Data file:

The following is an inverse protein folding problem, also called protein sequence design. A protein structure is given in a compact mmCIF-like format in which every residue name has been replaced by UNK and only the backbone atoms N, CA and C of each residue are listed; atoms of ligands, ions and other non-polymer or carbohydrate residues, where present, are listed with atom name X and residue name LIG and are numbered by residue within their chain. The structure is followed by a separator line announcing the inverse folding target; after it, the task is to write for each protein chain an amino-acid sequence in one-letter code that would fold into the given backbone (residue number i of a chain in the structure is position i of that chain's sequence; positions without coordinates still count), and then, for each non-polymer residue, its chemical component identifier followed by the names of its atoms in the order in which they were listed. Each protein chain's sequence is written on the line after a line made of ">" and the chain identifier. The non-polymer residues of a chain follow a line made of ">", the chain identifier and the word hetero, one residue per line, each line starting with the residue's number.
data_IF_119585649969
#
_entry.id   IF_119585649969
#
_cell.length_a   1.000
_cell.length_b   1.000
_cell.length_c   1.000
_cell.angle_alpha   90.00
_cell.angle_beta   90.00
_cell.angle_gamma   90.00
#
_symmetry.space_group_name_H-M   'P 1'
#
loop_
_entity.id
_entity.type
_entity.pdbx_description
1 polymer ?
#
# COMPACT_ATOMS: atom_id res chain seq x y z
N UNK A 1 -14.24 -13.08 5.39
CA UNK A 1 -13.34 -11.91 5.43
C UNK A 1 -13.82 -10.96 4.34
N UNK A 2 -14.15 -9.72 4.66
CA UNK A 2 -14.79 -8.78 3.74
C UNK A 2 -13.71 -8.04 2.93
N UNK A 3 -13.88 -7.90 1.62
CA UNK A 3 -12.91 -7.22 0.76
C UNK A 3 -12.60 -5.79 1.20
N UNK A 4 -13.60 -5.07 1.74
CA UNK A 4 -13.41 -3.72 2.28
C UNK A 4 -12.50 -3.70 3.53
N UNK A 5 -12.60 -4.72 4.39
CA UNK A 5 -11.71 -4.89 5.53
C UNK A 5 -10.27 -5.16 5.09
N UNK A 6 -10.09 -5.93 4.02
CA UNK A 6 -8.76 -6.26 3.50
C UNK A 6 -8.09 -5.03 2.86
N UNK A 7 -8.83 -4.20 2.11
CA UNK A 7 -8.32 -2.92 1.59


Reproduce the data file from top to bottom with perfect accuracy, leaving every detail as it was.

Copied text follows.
The following is an inverse protein folding problem, also called protein sequence design. A protein structure is given in a compact mmCIF-like format in which every residue name has been replaced by UNK and only the backbone atoms N, CA and C of each residue are listed; atoms of ligands, ions and other non-polymer or carbohydrate residues, where present, are listed with atom name X and residue name LIG and are numbered by residue within their chain. The structure is followed by a separator line announcing the inverse folding target; after it, the task is to write for each protein chain an amino-acid sequence in one-letter code that would fold into the given backbone (residue number i of a chain in the structure is position i of that chain's sequence; positions without coordinates still count), and then, for each non-polymer residue, its chemical component identifier followed by the names of its atoms in the order in which they were listed. Each protein chain's sequence is written on the line after a line made of ">" and the chain identifier. The non-polymer residues of a chain follow a line made of ">", the chain identifier and the word hetero, one residue per line, each line starting with the residue's number.
data_IF_119585649969
#
_entry.id   IF_119585649969
#
_cell.length_a   1.000
_cell.length_b   1.000
_cell.length_c   1.000
_cell.angle_alpha   90.00
_cell.angle_beta   90.00
_cell.angle_gamma   90.00
#
_symmetry.space_group_name_H-M   'P 1'
#
loop_
_entity.id
_entity.type
_entity.pdbx_description
1 polymer ?
#
# COMPACT_ATOMS: atom_id res chain seq x y z
N UNK A 1 -14.24 -13.08 5.39
CA UNK A 1 -13.34 -11.91 5.43
C UNK A 1 -13.82 -10.96 4.34
N UNK A 2 -14.15 -9.72 4.66
CA UNK A 2 -14.79 -8.78 3.74
C UNK A 2 -13.71 -8.04 2.93
N UNK A 3 -13.88 -7.90 1.62
CA UNK A 3 -12.91 -7.22 0.76
C UNK A 3 -12.60 -5.79 1.20
N UNK A 4 -13.60 -5.07 1.74
CA UNK A 4 -13.41 -3.72 2.28
C UNK A 4 -12.50 -3.70 3.53
N UNK A 5 -12.60 -4.72 4.39
CA UNK A 5 -11.71 -4.89 5.53
C UNK A 5 -10.27 -5.16 5.09
N UNK A 6 -10.09 -5.93 4.02
CA UNK A 6 -8.76 -6.26 3.50
C UNK A 6 -8.09 -5.03 2.86
N UNK A 7 -8.83 -4.20 2.11
CA UNK A 7 -8.32 -2.92 1.59